The ‘warning’ held out by China to the US ambassador to India, Richard Verma, for visiting Arunachal Pradesh which Beijing claims as southern Tibet, is highly objectionable. In words that were unusually intemperate a Chinese Foreign Ministry spokesperson said such US ‘interference’ in the Sino-Indian border dispute will make it “more complicated” and “disturb hard-won peace” at the border. This was evidently a veiled threat to India too that border peace could be jolted if the US does not mend its ways. A few months ago, Union Home Minister Rajnath Singh’s visit to the region had been opposed by the Chinese in similar terms. That New Delhi has promptly slammed China for its intransigence in criticising the US envoy’s visit is as it should be. At a time when Sino-Indian ties seem on the mend, such provocations cannot be tolerated. Arunachal is a sovereign territory of India and the Chinese have no business to object to anybody visiting that Indian state. Talks between India and China are ongoing but we cannot allow them to ride roughshod over us. In the case in question, it was the Arunachal chief minister, Pema Khandu, who had extended the invitation to Mr Verma for a cultural festival and the Chinese government has done a great disservice to him and to India by objecting to his visit. China claims more than 90,000 sq km (35,000 sq miles) of territory disputed by India in the eastern sector of the Himalayas. Much of that forms the Indian state of Arunachal Pradesh. Mr. Verma posted photos on his Twitter account on October 21 of his recent trip to Arunachal, thanking Indian officials for their “warm hospitality” and calling the region a “magical place.” In August, China had been angered by India’s plans to place advanced cruise missiles there. But India must not kowtow to Chinese whims. The more we do so, the more would the Chinese be emboldened to challenge India, in ways direct and indirect. The 1962 Chinese aggression had caught India napping but thereafter India is no longer weak and has prepared itself for any eventuality.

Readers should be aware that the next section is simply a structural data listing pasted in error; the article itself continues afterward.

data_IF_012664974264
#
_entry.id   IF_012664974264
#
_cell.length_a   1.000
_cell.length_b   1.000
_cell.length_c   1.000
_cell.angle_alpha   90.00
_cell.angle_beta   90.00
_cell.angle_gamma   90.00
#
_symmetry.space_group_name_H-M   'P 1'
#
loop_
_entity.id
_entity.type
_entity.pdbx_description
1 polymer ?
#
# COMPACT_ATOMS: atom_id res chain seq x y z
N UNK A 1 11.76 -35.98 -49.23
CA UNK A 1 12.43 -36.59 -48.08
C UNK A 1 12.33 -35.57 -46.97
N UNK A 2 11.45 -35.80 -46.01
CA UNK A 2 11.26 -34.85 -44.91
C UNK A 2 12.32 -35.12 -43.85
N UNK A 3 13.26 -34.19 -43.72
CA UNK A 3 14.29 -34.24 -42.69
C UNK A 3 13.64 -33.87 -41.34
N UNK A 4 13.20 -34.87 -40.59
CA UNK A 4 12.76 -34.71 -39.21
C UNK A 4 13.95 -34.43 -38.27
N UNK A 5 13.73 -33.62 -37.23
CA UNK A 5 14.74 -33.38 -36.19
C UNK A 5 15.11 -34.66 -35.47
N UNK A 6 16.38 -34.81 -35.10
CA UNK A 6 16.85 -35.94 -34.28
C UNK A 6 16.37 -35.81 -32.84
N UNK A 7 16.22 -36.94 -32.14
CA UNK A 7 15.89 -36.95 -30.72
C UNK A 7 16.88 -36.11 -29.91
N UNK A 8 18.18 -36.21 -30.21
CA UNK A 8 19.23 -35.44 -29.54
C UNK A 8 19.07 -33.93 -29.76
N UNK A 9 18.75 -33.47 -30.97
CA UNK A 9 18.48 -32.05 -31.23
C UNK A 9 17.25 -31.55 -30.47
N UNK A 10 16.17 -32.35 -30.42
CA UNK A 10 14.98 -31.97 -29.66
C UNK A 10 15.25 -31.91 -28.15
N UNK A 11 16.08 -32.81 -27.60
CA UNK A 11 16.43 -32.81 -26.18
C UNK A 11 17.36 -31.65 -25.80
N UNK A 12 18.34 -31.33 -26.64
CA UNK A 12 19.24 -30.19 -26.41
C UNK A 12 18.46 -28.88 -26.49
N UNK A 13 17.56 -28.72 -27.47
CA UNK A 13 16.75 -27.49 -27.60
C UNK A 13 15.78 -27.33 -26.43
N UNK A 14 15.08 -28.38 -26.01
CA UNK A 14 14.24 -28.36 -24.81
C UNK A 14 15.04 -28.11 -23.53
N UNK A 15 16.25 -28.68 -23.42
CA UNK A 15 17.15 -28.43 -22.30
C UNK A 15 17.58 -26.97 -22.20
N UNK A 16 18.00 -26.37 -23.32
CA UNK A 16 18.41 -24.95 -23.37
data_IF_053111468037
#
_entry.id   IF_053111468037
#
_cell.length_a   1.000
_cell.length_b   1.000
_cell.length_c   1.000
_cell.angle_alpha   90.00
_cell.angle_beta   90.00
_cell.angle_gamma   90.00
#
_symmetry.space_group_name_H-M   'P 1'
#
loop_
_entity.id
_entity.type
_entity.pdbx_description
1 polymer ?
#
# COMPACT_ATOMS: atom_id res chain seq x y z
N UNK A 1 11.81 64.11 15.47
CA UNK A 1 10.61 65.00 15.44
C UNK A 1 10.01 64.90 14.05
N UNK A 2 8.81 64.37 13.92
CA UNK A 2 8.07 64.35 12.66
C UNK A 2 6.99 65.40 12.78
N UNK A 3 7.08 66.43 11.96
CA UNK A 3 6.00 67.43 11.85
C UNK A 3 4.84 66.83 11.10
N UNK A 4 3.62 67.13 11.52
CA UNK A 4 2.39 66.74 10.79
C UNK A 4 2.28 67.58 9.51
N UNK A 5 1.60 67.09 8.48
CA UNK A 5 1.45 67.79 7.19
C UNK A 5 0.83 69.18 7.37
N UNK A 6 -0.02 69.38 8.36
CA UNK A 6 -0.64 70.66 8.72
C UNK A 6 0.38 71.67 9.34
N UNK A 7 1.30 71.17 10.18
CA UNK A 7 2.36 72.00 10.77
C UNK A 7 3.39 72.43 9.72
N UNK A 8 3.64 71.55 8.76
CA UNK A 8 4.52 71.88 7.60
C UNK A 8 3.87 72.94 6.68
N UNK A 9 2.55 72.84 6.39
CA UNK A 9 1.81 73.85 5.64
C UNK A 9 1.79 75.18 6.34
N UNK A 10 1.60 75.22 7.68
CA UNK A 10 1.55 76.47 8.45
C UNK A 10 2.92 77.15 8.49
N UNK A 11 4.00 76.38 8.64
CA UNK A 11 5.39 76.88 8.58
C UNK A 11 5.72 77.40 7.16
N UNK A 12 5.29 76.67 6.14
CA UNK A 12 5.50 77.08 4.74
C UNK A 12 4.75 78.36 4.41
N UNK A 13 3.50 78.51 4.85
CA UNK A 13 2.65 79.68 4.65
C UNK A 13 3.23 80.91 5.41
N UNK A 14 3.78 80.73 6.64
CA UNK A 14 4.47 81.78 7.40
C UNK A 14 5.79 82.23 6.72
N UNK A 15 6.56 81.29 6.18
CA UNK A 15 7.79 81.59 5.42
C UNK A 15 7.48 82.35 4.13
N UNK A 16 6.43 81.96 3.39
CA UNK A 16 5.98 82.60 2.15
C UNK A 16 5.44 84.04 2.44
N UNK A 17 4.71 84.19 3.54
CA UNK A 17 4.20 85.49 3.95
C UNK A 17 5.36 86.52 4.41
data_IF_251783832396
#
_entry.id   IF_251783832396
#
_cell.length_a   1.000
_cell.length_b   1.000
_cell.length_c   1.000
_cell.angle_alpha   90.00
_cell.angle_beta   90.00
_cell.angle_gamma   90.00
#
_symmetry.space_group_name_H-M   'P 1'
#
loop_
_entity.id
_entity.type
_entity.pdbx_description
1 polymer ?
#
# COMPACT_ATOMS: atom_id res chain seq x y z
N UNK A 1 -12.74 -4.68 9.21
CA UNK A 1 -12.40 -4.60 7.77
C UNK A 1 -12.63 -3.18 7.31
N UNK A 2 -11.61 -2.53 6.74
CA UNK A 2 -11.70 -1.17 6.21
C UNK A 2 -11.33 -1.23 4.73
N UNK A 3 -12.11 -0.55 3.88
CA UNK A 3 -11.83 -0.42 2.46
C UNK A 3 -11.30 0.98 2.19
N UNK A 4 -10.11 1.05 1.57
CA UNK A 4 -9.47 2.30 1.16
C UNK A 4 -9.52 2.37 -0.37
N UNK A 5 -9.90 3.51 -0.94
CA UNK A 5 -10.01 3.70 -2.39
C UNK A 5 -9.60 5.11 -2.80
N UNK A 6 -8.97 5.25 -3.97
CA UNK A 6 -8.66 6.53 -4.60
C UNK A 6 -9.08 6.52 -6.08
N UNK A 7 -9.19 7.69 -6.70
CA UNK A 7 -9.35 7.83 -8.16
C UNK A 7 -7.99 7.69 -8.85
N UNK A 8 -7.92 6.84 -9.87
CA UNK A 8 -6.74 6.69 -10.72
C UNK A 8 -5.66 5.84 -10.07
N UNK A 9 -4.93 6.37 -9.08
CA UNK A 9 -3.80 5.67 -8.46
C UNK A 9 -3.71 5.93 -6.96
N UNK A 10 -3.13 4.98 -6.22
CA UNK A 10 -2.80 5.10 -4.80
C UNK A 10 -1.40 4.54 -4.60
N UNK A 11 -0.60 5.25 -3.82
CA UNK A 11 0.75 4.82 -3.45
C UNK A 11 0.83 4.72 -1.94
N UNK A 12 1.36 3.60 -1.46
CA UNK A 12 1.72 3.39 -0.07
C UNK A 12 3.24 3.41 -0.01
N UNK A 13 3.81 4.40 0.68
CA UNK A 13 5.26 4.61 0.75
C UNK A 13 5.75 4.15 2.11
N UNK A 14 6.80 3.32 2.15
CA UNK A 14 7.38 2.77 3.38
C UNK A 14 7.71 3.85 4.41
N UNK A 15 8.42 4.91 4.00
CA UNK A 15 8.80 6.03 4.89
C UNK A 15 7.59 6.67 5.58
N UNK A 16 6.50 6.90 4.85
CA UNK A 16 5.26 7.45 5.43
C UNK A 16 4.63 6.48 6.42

Recently, China gave evidence of its antipathy towards India by stonewalling Indian attempts to get Pakistan’s cross-border terror mentioned in the concluding statement of the BRICS (Brazil, Russia, Indian, China, South Africa) summit in Goa. The Chinese have been unusually cosy with our arch-enemy Pakistan and have made no bones about it. It is therefore not right for India to bend over backwards to please China. The balance of Sino-Indian trade is also heavily loaded in China’s favour. The China-Pak economic corridor is an ambitious project for both our neighbours and they must know that India and the US can not only oppose the project which passes through Pak-occupied Kashmir which is in effect India’s territory but India can also frustrate Chinese designs by lending a discreet helping hand to the Baluchs who are angry with Pakistan for its reign of terror and are opposed to the project. India’s good conduct in relations with China must not be taken for granted. We are as conscious of our national interest as the Chinese are of theirs.